Oscillating with the 74HC14

Posted by on Apr 9, 2011 in Blog, Etc | 6 Comments

Today, I built an oscillator with the 74HC14 hex inverter Schmitt trigger.
Here’s the datasheet.
I thought this was interesting, the inventor of the Schmitt trigger, Otto Herbert Schmitt (1913 – 1998), was a scientist who worked both in physics and biology. He figured out the trigger while studying neural impulse propagation in squid nerves.


I built this circuit with a capacitor 0.01uF and resistor 14.8k, which were just lying on the bench. I calculate a frequency of about 6.75kHz. Freq (Hz) = 1/ (R*F)

Which is pretty close to what shows on the oscilloscope … I’m looking at the output signal on pin 12.
Time (seconds) = 1/Frequency (Hz)

I then used all the gates available and made three oscillators. By using different values for R (Mohm range) and C (uF range) on each oscillator, and therefore creating three out of phase oscillators, I was able to get a nice color cycling effect on an RGB LED.


  1. lamin ceesay
    November 4, 2011

    very interesting little project. i just have a quick question on how u got your frequency.

    you stated freq = 1/(C*F)
    am guessing c = capacitor and F = resistor and * = multiplication yes/no . if yes then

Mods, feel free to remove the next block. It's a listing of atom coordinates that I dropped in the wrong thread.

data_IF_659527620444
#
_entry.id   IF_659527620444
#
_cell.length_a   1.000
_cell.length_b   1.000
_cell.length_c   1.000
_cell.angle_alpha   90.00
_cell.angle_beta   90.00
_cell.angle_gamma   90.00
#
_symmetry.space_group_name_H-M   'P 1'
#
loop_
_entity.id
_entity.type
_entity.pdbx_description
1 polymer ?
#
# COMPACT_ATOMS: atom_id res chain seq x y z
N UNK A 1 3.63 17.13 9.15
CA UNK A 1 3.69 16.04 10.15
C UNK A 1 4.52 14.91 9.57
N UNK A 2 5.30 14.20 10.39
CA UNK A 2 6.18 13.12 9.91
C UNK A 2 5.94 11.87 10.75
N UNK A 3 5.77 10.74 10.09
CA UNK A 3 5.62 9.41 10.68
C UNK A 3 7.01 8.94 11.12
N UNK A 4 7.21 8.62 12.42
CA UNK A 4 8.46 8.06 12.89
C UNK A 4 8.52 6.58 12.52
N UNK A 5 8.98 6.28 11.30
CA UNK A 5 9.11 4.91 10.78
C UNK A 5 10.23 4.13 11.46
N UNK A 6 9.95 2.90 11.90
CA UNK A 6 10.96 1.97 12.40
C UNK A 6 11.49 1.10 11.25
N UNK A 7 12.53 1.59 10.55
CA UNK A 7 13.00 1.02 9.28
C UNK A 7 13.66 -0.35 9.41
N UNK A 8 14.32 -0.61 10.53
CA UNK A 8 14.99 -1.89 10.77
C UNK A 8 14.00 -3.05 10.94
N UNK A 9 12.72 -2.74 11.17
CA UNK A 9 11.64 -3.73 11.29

1/(0.01uF * 14.8K) = 1/(148^-6) = 6.75KHz

    please help me correct my way if am wrong. thanks

    • Sophi
      November 6, 2011

      Good catch- you are correct, and I have corrected the 2 typos.
      If you look at the oscilloscope, each square is 100us.
      You can see that a full cycle is just under a square and a half, say 150us.

      Frequency = 1/cycle = 1/(150*10^-6) = 6666.66Hz =6.7kHz

  2. ed
    August 27, 2014

    i understood the formula to be in this case: 1.2/(RC) and in that case it would be 8.1 kHz

    • fuqthegovt
      August 29, 2015

      It depends on the k factor, which in turn depends on the power voltage to the chip. It could be anywhere from 1.7 down to .8 within the datasheet limits of 2-6v (and the relationship isn’t linear at all). So if the supply varies by even a few mV (from a typical LM7805) your frequency will vary as well by a few parts per thousand (even when using 30-50 ppm RC components). This is why quartz crystal oscillators are used if you need a relatively stable frequency.

      • fuqthegovt
        August 29, 2015

        I guess I should also mention that temperature variations have an even bigger effect, close to 1% per C.

  3. Lee
    June 24, 2015

    So what does the input require to get it to oscillate?


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